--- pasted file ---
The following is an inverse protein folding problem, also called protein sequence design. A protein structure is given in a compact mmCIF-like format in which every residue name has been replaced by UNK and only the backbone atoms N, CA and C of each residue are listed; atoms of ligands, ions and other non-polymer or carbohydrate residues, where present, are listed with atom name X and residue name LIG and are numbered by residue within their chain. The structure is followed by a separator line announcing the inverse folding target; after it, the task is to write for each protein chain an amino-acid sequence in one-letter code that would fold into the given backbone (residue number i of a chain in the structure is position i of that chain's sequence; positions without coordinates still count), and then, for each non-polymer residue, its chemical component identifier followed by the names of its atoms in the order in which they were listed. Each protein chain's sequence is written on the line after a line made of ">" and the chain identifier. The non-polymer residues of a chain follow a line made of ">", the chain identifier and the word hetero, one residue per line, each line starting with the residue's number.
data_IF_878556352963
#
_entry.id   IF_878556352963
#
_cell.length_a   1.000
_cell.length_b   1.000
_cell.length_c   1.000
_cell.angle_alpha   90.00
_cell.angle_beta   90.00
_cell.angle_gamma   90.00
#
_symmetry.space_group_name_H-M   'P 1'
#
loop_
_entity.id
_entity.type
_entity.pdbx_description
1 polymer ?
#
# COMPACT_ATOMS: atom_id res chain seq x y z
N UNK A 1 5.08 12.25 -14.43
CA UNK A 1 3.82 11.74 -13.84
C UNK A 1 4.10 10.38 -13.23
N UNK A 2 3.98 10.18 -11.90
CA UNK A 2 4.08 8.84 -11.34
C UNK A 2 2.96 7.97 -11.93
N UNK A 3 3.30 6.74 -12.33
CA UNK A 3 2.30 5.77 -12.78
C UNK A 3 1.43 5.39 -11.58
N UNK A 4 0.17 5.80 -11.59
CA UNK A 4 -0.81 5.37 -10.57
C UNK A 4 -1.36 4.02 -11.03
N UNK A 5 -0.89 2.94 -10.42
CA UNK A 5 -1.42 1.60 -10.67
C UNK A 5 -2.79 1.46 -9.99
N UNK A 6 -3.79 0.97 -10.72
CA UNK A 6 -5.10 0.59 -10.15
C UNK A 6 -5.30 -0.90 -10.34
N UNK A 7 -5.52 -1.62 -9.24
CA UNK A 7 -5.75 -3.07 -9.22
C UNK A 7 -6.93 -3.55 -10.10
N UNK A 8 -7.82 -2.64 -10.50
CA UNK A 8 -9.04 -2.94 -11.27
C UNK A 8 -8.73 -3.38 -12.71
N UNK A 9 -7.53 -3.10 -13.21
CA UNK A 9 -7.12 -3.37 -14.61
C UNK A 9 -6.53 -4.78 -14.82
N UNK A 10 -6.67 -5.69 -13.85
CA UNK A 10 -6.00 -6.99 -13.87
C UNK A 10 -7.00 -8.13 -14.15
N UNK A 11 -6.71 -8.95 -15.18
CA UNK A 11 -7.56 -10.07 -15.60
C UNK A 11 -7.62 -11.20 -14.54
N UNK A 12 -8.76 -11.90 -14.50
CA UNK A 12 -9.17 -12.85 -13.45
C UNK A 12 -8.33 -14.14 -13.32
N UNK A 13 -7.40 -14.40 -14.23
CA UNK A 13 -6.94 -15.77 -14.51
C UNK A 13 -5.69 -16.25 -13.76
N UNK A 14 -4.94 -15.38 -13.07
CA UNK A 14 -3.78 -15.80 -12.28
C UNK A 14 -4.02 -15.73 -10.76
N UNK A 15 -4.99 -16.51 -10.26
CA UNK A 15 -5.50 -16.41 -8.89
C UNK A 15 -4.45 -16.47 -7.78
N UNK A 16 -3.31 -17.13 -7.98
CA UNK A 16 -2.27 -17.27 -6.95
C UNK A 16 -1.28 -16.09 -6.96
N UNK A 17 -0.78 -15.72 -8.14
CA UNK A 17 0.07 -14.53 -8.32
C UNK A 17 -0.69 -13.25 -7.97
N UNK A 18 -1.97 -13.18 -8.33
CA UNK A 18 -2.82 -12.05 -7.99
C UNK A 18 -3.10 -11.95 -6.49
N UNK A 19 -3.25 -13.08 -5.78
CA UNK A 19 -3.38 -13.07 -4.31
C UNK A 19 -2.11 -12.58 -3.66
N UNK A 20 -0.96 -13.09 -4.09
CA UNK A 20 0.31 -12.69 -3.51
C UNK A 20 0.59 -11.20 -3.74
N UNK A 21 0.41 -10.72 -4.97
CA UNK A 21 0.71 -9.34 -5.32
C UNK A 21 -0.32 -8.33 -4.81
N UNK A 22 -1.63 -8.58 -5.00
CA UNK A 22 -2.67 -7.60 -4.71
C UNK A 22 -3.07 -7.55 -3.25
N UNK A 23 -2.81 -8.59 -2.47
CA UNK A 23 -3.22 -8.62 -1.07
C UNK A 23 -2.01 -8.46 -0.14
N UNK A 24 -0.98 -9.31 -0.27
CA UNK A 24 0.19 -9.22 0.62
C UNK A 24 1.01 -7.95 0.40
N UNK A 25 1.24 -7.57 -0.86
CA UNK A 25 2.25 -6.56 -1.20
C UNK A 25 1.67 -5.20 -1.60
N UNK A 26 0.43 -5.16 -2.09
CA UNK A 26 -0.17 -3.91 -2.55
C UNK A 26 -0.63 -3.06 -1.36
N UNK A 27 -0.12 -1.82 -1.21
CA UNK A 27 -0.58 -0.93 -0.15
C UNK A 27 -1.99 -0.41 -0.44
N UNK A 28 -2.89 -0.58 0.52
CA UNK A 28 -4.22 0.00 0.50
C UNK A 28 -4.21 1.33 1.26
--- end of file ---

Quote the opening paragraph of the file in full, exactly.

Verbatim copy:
The following is an inverse protein folding problem, also called protein sequence design. A protein structure is given in a compact mmCIF-like format in which every residue name has been replaced by UNK and only the backbone atoms N, CA and C of each residue are listed; atoms of ligands, ions and other non-polymer or carbohydrate residues, where present, are listed with atom name X and residue name LIG and are numbered by residue within their chain. The structure is followed by a separator line announcing the inverse folding target; after it, the task is to write for each protein chain an amino-acid sequence in one-letter code that would fold into the given backbone (residue number i of a chain in the structure is position i of that chain's sequence; positions without coordinates still count), and then, for each non-polymer residue, its chemical component identifier followed by the names of its atoms in the order in which they were listed. Each protein chain's sequence is written on the line after a line made of ">" and the chain identifier. The non-polymer residues of a chain follow a line made of ">", the chain identifier and the word hetero, one residue per line, each line starting with the residue's number.